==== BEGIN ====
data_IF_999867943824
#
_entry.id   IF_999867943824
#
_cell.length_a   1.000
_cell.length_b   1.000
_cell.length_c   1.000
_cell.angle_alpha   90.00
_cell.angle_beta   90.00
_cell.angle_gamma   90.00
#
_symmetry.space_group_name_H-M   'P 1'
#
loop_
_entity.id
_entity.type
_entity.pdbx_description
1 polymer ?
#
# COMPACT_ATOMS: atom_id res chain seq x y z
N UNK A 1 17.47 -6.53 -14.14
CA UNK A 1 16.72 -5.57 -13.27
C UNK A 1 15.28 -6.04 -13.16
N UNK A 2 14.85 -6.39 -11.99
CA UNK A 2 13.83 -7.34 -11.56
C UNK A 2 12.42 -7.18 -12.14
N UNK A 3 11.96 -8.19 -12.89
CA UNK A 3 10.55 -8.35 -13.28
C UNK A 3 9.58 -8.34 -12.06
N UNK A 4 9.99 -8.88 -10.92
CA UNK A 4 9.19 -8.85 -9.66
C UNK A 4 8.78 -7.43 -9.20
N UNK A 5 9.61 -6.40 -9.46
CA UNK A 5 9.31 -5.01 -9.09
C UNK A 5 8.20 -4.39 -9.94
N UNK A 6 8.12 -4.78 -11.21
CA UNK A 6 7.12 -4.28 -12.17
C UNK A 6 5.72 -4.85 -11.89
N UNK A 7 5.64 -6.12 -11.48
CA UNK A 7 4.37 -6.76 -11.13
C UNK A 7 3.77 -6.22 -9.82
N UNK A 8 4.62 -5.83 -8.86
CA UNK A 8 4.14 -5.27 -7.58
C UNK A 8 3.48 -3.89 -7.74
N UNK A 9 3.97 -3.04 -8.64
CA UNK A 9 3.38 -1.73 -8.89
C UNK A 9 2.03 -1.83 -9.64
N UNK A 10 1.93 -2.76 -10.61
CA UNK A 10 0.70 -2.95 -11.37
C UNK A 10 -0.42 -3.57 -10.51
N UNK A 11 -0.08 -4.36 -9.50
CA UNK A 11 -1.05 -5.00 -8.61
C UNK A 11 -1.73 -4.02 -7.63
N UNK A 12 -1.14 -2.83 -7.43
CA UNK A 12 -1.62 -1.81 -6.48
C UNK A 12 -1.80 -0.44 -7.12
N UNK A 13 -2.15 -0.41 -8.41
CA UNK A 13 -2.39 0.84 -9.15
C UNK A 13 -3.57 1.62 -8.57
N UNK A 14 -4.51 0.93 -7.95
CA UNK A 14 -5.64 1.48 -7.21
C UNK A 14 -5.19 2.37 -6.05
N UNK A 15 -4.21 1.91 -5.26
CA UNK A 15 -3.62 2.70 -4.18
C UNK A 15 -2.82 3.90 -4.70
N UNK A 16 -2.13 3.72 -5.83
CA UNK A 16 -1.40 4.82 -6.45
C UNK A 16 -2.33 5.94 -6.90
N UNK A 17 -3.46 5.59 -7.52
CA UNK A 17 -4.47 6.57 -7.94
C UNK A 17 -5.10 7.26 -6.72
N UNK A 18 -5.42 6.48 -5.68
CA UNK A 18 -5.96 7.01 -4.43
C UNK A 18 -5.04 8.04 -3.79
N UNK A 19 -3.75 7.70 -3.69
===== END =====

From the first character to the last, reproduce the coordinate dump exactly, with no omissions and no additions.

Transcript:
data_IF_999867943824
#
_entry.id   IF_999867943824
#
_cell.length_a   1.000
_cell.length_b   1.000
_cell.length_c   1.000
_cell.angle_alpha   90.00
_cell.angle_beta   90.00
_cell.angle_gamma   90.00
#
_symmetry.space_group_name_H-M   'P 1'
#
loop_
_entity.id
_entity.type
_entity.pdbx_description
1 polymer ?
#
# COMPACT_ATOMS: atom_id res chain seq x y z
N UNK A 1 17.47 -6.53 -14.14
CA UNK A 1 16.72 -5.57 -13.27
C UNK A 1 15.28 -6.04 -13.16
N UNK A 2 14.85 -6.39 -11.99
CA UNK A 2 13.83 -7.34 -11.56
C UNK A 2 12.42 -7.18 -12.14
N UNK A 3 11.96 -8.19 -12.89
CA UNK A 3 10.55 -8.35 -13.28
C UNK A 3 9.58 -8.34 -12.06
N UNK A 4 9.99 -8.88 -10.92
CA UNK A 4 9.19 -8.85 -9.66
C UNK A 4 8.78 -7.43 -9.20
N UNK A 5 9.61 -6.40 -9.46
CA UNK A 5 9.31 -5.01 -9.09
C UNK A 5 8.20 -4.39 -9.94
N UNK A 6 8.12 -4.78 -11.21
CA UNK A 6 7.12 -4.28 -12.17
C UNK A 6 5.72 -4.85 -11.89
N UNK A 7 5.64 -6.12 -11.48
CA UNK A 7 4.37 -6.76 -11.13
C UNK A 7 3.77 -6.22 -9.82
N UNK A 8 4.62 -5.83 -8.86
CA UNK A 8 4.14 -5.27 -7.58
C UNK A 8 3.48 -3.89 -7.74
N UNK A 9 3.97 -3.04 -8.64
CA UNK A 9 3.38 -1.73 -8.89
C UNK A 9 2.03 -1.83 -9.64
N UNK A 10 1.93 -2.76 -10.61
CA UNK A 10 0.70 -2.95 -11.37
C UNK A 10 -0.42 -3.57 -10.51
N UNK A 11 -0.08 -4.36 -9.50
CA UNK A 11 -1.05 -5.00 -8.61
C UNK A 11 -1.73 -4.02 -7.63
N UNK A 12 -1.14 -2.83 -7.43
CA UNK A 12 -1.62 -1.81 -6.48
C UNK A 12 -1.80 -0.44 -7.12
N UNK A 13 -2.15 -0.41 -8.41
CA UNK A 13 -2.39 0.84 -9.15
C UNK A 13 -3.57 1.62 -8.57
N UNK A 14 -4.51 0.93 -7.95
CA UNK A 14 -5.64 1.48 -7.21
C UNK A 14 -5.19 2.37 -6.05
N UNK A 15 -4.21 1.91 -5.26
CA UNK A 15 -3.62 2.70 -4.18
C UNK A 15 -2.82 3.90 -4.70
N UNK A 16 -2.13 3.72 -5.83
CA UNK A 16 -1.40 4.82 -6.45
C UNK A 16 -2.33 5.94 -6.90
N UNK A 17 -3.46 5.59 -7.52
CA UNK A 17 -4.47 6.57 -7.94
C UNK A 17 -5.10 7.26 -6.72
N UNK A 18 -5.42 6.48 -5.68
CA UNK A 18 -5.96 7.01 -4.43
C UNK A 18 -5.04 8.04 -3.79
N UNK A 19 -3.75 7.70 -3.69